By Edward B. Driscoll, Jr.

Back in 2012, Tom Toro sketched a cartoon that aptly illustrates the connection between events of the present and the past. The scene features two professorial-looking men conversing in a library and text underneath that reads: “Those who don’t study history are doomed to repeat it. Yet those who do study history are doomed to stand by helplessly while everyone else repeats it.”

As a historian, Victor Davis Hanson knows that feeling well, but he’s not the kind to stand by helplessly. Instead, he teaches the lessons of history to all who will listen. His determination to awaken people to the past is on display in “History in the News,” an eight-part video lecture from PJ Media now available on Amazon.com.

The series explores some of today’s hottest issues, from the state of higher education to the preference for emigration to the West. Hanson also touches on topics closer to his California home, including the fate of the Golden State.

The first episode focuses on “the German problem” in Europe. Pointing to the economic meltdown in Greece and the disagreements it fostered in the European Union, Hanson makes the case that Europe has been engaged in a “long war” with Germany. It started with the Franco-Prussian War in 1870 and ended in 2012, the year the Greek government’s debt crisis began.

Greece’s default put Germany, whose financial clout is at the core of the European Union, back in the driver’s seat on the continent, a place it had lost after instigating two world wars. And now, with Germany united, the EU imploding and the lack of a common enemy in the Soviet Union, Hanson said Germany has even more influence.

“We’re back to the 19th century in some ways,” he said, “and it’s going to be a very interesting next 50 years.”

As Hanson turns his attention to higher education, he identifies three common criticisms, all of them valid from his perspective: 1) College educations have become too expensive; 2) despite those costs, universities are churning out illiterate graduates; and 3) “disinterested learning” isn’t possible because of rampant political bias in classrooms and on campus.

The current reality is a far cry from the historical ideal envisioned for universities, and Hanson is concerned that those days may be gone for good.

“The old idea of the university was a unique investment,” he said. “You cannot replace the classroom interaction between the professor and the student. You cannot replace the idea that students go and they meet various students of all different political persuasions, racial backgrounds, class backgrounds. You cannot erase the experience of being told again and again, ‘Think whatever you want.’ … We’ve lost all that.”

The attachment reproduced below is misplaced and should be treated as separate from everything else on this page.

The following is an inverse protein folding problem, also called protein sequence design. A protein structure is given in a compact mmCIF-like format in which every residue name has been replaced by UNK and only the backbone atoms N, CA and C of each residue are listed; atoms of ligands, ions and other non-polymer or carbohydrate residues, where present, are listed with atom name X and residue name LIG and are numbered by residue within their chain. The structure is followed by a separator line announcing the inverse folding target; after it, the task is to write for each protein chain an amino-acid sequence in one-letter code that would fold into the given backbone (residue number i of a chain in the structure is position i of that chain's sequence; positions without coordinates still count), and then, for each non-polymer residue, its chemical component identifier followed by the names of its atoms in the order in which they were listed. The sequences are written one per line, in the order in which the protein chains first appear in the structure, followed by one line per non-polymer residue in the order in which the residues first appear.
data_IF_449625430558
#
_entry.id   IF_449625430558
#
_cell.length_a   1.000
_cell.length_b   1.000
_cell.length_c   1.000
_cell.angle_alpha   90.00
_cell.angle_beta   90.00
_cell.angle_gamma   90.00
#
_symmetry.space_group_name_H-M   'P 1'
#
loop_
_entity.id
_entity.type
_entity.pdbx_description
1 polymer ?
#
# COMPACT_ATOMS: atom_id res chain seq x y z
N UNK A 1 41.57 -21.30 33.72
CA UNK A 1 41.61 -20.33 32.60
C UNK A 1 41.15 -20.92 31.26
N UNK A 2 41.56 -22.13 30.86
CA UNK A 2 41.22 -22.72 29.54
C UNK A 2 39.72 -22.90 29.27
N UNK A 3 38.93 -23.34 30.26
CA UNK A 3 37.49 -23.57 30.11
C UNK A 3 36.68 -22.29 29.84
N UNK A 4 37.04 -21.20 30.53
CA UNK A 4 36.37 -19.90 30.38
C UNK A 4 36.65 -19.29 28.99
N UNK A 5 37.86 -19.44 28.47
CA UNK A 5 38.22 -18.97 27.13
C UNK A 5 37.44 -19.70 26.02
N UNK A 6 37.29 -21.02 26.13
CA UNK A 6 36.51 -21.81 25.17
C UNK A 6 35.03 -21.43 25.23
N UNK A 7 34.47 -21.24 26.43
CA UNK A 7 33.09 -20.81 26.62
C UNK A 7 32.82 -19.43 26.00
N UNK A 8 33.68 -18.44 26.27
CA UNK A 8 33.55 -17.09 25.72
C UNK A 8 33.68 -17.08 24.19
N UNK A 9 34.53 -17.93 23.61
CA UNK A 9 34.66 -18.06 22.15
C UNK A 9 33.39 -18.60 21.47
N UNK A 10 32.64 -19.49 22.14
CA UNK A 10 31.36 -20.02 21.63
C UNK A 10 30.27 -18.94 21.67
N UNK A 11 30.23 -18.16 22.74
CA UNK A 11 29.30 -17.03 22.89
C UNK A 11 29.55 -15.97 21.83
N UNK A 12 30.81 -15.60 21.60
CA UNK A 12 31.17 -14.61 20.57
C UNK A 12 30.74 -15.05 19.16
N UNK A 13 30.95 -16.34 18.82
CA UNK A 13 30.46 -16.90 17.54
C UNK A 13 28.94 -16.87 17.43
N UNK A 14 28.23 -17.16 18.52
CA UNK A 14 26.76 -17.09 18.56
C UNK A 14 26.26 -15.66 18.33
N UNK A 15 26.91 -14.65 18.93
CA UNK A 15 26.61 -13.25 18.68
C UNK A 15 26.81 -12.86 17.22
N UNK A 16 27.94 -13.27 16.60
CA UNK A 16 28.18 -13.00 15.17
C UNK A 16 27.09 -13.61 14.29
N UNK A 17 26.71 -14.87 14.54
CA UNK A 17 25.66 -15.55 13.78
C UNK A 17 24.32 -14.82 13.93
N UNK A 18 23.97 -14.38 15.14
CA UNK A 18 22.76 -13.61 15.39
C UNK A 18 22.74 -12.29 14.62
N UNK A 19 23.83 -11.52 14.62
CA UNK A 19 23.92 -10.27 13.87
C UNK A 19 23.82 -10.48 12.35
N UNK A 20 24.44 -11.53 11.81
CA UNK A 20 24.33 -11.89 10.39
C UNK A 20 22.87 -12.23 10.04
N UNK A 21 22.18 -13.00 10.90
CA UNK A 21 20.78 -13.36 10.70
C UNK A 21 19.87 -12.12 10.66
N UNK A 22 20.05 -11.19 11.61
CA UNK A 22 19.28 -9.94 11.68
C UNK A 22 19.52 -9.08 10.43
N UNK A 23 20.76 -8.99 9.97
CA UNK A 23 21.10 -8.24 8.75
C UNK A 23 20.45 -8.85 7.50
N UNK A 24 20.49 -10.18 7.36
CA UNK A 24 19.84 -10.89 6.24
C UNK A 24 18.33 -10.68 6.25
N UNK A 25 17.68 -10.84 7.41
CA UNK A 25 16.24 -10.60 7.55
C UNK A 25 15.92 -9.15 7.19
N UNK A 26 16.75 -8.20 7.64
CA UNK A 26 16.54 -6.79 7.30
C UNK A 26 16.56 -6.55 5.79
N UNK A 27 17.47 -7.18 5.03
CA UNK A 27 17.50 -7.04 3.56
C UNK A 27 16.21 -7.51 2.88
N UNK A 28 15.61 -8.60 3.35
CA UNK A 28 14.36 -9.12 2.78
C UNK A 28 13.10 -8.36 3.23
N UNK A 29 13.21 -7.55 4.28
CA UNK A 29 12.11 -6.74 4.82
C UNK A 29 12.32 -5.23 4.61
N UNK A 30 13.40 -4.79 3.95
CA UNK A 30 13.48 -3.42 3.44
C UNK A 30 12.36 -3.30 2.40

Hanson tackles the immigration issue from a different angle than modern news coverage. He examines why the flow of people has tended to be from non-Western nations to Western ones. He said it has been that way for millennia because of the “greater likelihood of prosperity, security and freedom.”

“People go to the West to create a new life,” Hanson said. “People leave the West to the non-West to exploit it or to have some type of imperial system or to colonize it.”

With that historical perspective, he then segues into a discussion of one of the most divisive political issues of the day – illegal immigration into the United States. That has become such a thorny issue because of what Hanson calls “a new multicultural apartheidism.” It encourages immigration without assimilation and holds guests in the country to a lower standard than law-abiding citizens.

“We end up with an entirely unethical enterprise masquerading as if it were moral when it is not by any stretch of the imagination,” Hanson said.

Another episode of “History in the News” delves into the longstanding military superiority of the West and how some enemies have checked that advantage. Recent examples include the Iraq insurgency of 2004-2007, the current situation in Afghanistan and recurring skirmishes in Israel.

Hanson attributed such periodic successes to five factors: 1) “military parasitism” where the West’s enemies get their hands on Western weapons; 2) asymmetrical warfare like terrorism that doesn’t adhere to Western norms; 3) an inability to unify Western nations in a military cause; 4) antiwar protests that have existed at least since Euripides’ Trojan Women; and 5) Western pretenses that repress a “desire to defeat, destroy and humiliate the enemy.”

In his lecture about California, Hanson illustrates the recent misfortunes of his richly endowed state by taking readers on a mental journey from where he lives in the state to where he works. The region is blessed with natural beauty (the Sierra Nevada Mountains) and human ingenuity (a network of electrical power plants). But it is plagued by a radical environmental streak that, for example, preferred a three-inch smelt over jobs for thousands of people.

“The result is the inexplicable and the unexpected,” Hanson said. “California took a rich natural inheritance and a rich human inheritance, and within one generation squandered it.”

Other episodes in the lecture explore the myths and realities of Ronald Reagan’s legacy in the context of modern conservatism, Barack Obama’s presidency as the ultimate fruition of modern liberalism, and America as the natural birthplace of innovation, past and present. He closes the latter lecture with this prediction: “The 21st century will probably be American.”

Visit Amazon.com’s “History in the News” page to learn more about Hanson’s thinking behind that prediction and to watch the complete series.


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